Among the duties of the U.S. Consular Service, the facilitation of American trade and investment abroad has figured prominently. Since the 1920s and 1930s, however, the United States has increasingly found it difficult to safeguard American property abroad against the rise of intense nationalist feelings in Latin America, Africa, the Middle East, and Asia. Attempts to use military power in their defense, especially if the use of force assumes the character of "gunboat diplomacy," has often proven counterproductive. In these circumstances, the United States has increasingly come to depend on diplomacy.
By the 1920s, for example, Presidents Calvin Coolidge and Herbert Hoover, recognizing that military intervention was arousing the ire of Latin American nations, began a shift toward cooperation. This new line, which President Franklin D. Roosevelt publicized as the policy of the "Good Neighbor," was welcomed in the Western Hemisphere, but private interests in the United States were notably less enthusiastic.
Confirmation of the private interests' apprehensions came in the late 1930s, when Mexico ordered the nationalization of American, British, and Dutch oil companies. The American firms valued their expropriated property at $100 million and demanded that their government force Mexico to make restitution. The Roosevelt administration instead embarked on extended and difficult negotiations that ultimately produced a comprehensive settlement. It provided Mexico with economic assistance, an advantageous trade agreement, and a mechanism for settling a variety of claims. The Roosevelt administration regarded such a sweeping settlement as a major success, especially since it promised the United States increased security along its southwestern frontier at a time when the world was going to war. Administration officials also thought that American negotiators had won a substantial victory in gaining $24 million for American interests in Mexican oil. Mexico's initial intent had been to expropriate those interests, making no payment. American oilmen saw much less to praise, but they had no alternative to taking the sum offered.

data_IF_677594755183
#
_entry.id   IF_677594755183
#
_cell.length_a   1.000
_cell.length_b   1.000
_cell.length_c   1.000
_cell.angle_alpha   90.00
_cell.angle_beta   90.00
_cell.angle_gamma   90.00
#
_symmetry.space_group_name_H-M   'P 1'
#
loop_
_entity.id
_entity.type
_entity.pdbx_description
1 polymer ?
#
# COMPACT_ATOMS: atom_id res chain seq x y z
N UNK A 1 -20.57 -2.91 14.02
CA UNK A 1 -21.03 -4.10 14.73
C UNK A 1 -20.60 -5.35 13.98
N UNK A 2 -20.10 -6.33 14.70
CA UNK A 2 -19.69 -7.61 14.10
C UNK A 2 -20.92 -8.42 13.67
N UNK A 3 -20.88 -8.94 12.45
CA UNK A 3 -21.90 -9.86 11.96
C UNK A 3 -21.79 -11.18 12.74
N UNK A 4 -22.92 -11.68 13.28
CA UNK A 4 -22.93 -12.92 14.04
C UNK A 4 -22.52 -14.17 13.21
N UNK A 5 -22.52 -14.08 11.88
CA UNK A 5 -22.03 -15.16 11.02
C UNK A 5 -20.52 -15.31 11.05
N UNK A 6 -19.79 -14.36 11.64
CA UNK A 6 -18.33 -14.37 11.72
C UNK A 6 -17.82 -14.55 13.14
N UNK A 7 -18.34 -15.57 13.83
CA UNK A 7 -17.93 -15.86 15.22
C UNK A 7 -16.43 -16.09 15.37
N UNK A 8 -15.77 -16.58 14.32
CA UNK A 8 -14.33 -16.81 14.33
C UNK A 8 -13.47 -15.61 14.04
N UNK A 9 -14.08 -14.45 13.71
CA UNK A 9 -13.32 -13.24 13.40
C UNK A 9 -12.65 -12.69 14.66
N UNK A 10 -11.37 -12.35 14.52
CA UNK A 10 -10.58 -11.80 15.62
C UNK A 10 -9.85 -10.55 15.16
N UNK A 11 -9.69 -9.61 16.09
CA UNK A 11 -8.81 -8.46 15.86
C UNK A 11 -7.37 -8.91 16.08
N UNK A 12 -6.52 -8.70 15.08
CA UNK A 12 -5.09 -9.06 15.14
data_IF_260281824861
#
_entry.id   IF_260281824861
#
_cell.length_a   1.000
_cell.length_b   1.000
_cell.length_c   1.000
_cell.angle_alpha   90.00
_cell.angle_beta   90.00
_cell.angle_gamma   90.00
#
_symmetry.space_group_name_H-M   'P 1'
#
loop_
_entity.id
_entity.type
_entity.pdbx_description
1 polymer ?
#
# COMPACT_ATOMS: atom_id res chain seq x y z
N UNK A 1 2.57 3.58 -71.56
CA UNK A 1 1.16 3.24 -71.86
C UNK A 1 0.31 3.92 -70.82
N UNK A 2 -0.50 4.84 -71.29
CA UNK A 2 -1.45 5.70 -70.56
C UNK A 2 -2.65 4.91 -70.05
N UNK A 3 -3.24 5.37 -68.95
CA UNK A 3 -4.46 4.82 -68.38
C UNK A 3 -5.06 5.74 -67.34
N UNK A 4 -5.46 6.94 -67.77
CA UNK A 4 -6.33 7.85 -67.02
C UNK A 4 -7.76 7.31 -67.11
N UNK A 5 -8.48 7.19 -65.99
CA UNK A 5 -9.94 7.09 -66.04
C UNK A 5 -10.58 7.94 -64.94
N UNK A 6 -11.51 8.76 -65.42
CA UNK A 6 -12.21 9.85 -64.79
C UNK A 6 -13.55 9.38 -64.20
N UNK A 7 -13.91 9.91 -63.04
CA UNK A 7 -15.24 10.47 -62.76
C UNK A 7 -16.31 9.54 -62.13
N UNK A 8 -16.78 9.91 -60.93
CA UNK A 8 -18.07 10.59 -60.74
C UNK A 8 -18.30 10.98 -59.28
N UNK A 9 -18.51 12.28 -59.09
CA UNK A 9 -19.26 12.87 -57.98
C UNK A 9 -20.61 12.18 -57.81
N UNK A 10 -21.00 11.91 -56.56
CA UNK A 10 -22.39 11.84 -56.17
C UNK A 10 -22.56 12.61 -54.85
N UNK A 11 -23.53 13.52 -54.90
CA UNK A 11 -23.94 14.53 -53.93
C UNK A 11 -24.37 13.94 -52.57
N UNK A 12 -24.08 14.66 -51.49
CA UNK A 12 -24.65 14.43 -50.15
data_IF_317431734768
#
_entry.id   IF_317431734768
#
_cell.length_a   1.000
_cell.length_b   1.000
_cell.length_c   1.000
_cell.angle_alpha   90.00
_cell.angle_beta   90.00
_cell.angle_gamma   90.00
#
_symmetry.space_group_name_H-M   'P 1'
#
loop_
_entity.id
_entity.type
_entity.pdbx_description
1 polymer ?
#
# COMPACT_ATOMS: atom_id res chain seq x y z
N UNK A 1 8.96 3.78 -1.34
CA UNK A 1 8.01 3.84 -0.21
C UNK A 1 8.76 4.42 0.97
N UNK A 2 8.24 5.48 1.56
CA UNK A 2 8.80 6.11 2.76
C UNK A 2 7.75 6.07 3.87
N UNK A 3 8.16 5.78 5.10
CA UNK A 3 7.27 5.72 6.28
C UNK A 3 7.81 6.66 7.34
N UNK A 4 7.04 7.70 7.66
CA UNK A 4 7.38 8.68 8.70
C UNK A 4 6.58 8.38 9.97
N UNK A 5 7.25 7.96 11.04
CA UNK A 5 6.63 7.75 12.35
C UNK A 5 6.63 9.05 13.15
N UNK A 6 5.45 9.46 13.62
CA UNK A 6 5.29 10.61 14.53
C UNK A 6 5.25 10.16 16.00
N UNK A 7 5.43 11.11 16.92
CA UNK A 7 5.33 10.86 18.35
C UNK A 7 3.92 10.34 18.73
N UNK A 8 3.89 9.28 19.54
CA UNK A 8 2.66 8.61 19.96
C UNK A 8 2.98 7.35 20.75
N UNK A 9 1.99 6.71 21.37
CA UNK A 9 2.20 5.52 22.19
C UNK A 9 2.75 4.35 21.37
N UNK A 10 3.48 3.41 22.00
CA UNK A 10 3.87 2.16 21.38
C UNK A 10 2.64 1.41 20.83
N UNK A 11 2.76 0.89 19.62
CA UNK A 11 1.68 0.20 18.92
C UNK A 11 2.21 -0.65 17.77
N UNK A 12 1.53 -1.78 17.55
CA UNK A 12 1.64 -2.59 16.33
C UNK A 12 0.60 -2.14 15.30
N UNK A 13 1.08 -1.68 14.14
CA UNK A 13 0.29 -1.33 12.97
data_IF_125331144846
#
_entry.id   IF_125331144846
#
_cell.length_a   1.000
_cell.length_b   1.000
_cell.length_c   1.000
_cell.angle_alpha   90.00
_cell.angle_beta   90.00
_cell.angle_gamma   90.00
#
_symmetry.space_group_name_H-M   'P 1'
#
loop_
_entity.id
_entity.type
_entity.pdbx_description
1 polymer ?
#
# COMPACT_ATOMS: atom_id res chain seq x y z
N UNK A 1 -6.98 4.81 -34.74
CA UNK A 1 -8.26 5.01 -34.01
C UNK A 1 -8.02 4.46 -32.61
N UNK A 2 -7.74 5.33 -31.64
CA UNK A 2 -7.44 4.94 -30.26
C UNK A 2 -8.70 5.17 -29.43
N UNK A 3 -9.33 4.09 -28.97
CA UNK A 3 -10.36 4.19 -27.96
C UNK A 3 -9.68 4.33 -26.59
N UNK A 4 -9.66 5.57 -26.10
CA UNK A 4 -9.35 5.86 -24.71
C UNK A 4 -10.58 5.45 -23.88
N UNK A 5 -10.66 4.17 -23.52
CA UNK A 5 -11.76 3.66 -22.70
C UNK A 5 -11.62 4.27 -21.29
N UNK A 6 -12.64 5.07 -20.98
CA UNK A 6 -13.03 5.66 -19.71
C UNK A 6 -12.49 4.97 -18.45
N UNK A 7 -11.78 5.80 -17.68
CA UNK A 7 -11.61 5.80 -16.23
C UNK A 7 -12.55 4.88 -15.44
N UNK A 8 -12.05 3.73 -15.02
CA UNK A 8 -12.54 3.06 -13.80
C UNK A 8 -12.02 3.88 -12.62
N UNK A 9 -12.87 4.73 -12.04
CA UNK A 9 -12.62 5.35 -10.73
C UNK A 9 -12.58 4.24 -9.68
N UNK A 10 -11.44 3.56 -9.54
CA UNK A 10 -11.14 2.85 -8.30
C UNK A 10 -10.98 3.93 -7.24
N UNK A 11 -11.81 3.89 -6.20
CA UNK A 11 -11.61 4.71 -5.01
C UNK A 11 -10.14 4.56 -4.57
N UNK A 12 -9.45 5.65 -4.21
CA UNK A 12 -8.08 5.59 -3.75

After World War II, U.S. corporations faced wholesale nationalization of their overseas property in eastern Europe, Asia, the Middle East, and Latin America. The United States attempted to counter what amounted in most cases to uncompensated seizures with two steps: the negotiation of commercial treaties with guidelines for compensation for nationalized property, and passage of the Economic Cooperation Act of 1948, a measure that provided government-financed insurance for a limited range of investments. Neither the treaties nor the legislation helped much because they covered relatively few of the businesses that were taken over. In consequence, the United States sought, wherever it could, lump sum settlements on property that had been seized. These settlements were reached in the early years of the Cold War, a time when bitter U.S.–Soviet rivalries prompted competitive bidding for the friendship of "Third World" nations. Again, American investors claimed that the negotiated sums were much less than what they had lost. Moreover, the payments came in so slowly that investors suffered additional losses.